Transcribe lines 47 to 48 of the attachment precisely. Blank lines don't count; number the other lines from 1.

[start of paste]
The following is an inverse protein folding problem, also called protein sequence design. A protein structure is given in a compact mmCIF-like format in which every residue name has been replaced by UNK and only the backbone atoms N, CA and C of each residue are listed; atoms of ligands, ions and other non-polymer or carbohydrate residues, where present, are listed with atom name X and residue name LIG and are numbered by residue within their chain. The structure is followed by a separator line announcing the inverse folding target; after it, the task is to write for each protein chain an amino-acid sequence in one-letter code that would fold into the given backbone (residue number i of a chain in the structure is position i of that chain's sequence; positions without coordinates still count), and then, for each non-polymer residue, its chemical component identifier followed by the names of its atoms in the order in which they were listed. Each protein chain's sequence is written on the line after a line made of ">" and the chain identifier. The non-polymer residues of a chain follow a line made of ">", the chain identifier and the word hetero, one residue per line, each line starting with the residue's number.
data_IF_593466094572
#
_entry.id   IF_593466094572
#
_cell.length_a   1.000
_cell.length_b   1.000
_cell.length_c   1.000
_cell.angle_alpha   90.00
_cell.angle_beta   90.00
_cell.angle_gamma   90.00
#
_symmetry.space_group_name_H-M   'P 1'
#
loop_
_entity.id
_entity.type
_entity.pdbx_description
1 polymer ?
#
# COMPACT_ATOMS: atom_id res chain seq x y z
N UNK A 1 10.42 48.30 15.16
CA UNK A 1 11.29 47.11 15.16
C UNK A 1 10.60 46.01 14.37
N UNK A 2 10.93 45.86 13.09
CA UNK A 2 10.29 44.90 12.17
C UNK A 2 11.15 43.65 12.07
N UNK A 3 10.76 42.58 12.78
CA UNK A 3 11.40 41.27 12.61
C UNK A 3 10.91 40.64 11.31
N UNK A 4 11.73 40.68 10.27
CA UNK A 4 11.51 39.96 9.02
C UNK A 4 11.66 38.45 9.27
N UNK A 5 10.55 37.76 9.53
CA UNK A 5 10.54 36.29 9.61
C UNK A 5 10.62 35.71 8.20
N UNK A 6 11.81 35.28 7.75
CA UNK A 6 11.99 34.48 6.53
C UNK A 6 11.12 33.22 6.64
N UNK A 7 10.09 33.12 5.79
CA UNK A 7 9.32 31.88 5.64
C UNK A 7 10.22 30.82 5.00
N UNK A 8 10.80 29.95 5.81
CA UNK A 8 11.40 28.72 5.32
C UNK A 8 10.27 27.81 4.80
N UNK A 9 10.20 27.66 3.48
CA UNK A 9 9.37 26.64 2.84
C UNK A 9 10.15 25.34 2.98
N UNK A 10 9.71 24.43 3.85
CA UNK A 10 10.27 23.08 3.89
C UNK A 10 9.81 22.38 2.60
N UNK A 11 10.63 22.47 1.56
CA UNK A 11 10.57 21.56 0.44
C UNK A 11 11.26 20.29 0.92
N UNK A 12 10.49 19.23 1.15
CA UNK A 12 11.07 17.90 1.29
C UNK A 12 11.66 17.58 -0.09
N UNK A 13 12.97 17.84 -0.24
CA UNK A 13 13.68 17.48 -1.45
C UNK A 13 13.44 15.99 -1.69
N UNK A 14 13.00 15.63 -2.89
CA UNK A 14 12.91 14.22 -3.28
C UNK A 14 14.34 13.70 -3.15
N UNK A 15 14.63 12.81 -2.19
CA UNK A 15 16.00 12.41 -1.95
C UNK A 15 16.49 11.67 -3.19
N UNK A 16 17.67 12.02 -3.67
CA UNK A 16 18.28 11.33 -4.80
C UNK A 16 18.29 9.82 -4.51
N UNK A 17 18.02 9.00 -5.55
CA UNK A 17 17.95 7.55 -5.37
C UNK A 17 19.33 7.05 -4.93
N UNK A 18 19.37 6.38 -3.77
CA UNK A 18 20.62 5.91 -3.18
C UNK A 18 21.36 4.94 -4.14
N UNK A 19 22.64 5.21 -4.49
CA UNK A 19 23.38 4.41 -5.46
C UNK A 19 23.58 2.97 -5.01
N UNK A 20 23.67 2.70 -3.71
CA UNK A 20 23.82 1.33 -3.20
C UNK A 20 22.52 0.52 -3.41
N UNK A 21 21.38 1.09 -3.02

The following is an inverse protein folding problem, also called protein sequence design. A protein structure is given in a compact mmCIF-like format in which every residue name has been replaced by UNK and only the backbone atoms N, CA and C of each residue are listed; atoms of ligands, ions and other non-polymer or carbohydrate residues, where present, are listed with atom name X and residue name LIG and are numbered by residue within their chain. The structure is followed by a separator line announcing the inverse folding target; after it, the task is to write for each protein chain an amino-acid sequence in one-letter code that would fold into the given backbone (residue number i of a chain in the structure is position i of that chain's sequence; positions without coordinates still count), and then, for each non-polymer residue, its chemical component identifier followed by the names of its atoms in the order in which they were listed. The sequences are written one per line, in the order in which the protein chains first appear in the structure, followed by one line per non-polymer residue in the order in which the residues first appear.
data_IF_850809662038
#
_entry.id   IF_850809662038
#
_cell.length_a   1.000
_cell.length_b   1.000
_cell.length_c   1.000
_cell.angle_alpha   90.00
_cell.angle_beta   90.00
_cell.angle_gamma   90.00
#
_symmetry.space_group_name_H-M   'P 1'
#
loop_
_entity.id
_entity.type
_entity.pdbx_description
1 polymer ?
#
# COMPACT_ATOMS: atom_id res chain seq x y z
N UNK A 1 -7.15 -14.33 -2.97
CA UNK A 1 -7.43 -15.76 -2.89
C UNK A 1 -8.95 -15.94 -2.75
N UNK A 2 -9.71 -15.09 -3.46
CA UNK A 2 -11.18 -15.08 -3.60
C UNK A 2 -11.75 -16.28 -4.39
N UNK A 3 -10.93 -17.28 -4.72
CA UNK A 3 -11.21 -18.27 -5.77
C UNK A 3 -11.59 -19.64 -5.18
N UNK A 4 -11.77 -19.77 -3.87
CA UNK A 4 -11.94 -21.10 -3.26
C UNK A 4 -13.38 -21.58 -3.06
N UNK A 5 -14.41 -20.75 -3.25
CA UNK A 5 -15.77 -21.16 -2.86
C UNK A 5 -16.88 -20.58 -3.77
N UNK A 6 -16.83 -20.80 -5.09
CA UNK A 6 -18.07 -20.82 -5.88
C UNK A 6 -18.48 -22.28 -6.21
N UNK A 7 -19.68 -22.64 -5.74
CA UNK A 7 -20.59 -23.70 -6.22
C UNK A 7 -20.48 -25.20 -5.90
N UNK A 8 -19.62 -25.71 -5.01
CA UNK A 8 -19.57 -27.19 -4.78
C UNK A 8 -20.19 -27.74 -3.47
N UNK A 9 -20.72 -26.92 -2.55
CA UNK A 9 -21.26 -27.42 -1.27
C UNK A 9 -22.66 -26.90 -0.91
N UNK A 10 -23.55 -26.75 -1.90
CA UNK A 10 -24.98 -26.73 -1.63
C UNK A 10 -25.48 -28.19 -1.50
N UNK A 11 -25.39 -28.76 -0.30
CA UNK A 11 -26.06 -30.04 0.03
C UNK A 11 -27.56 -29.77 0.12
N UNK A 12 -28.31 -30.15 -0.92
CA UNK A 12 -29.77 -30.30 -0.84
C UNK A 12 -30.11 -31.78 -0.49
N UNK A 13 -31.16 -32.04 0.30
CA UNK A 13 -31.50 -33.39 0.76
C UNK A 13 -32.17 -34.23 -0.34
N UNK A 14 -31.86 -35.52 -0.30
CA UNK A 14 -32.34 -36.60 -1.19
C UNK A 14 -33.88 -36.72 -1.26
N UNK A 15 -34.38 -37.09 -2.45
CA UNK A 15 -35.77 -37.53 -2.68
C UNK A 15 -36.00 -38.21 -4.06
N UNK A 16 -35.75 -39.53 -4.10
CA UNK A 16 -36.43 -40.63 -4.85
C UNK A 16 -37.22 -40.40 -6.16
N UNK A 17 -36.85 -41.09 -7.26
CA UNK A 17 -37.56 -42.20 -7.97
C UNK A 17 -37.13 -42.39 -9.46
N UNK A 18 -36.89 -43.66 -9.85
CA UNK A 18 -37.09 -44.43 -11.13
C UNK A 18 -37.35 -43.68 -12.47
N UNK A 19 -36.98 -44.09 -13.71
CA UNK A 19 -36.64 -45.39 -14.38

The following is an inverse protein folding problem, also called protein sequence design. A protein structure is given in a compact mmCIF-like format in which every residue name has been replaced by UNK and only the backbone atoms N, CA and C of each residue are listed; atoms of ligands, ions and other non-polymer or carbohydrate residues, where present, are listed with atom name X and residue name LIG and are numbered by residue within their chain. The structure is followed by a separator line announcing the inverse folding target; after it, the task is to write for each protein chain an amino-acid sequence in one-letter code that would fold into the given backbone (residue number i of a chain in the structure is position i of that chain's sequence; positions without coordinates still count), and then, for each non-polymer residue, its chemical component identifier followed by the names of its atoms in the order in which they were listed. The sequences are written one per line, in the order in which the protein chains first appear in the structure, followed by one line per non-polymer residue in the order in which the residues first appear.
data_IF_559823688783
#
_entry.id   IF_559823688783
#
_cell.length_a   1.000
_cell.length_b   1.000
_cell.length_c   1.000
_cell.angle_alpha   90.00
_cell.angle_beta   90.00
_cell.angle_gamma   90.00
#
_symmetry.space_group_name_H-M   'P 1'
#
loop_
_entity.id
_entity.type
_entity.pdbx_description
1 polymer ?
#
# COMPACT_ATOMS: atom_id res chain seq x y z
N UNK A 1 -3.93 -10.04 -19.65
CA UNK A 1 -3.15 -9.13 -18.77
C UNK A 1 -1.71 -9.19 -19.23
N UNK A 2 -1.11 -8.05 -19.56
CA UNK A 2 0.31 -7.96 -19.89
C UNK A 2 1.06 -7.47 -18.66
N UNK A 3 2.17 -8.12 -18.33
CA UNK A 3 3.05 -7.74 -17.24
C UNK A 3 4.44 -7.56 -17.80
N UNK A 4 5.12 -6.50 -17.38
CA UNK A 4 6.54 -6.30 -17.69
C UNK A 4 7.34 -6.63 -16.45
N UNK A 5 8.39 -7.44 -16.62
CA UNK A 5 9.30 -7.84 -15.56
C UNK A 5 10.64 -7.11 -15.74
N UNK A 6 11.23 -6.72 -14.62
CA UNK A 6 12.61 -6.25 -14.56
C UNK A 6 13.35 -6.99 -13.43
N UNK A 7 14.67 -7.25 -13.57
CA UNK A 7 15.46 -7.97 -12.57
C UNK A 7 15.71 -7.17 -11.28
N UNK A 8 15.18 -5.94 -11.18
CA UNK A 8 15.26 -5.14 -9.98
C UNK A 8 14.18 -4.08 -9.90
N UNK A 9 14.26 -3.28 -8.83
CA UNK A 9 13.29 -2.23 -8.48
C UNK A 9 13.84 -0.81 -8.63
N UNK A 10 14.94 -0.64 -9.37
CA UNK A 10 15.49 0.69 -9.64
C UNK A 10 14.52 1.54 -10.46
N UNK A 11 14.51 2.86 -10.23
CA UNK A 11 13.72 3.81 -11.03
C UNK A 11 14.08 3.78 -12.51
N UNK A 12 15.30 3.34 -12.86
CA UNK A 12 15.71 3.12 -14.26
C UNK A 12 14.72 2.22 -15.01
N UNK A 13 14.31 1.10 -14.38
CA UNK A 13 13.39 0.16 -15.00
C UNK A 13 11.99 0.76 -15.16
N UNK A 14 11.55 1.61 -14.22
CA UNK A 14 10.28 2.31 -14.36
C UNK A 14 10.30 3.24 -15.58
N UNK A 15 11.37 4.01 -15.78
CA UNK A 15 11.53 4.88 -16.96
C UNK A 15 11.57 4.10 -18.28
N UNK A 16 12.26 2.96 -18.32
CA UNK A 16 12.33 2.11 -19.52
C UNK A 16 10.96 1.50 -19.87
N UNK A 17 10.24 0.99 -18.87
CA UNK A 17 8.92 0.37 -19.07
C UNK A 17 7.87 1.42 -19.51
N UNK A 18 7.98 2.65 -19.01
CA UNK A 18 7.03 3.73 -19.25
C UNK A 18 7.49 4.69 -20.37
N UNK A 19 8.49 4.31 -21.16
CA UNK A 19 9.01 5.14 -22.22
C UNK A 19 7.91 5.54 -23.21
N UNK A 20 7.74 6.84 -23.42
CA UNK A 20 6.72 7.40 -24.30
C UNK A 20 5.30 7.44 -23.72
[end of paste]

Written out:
CA UNK A 9 9.37 26.64 2.84
C UNK A 9 10.15 25.34 2.98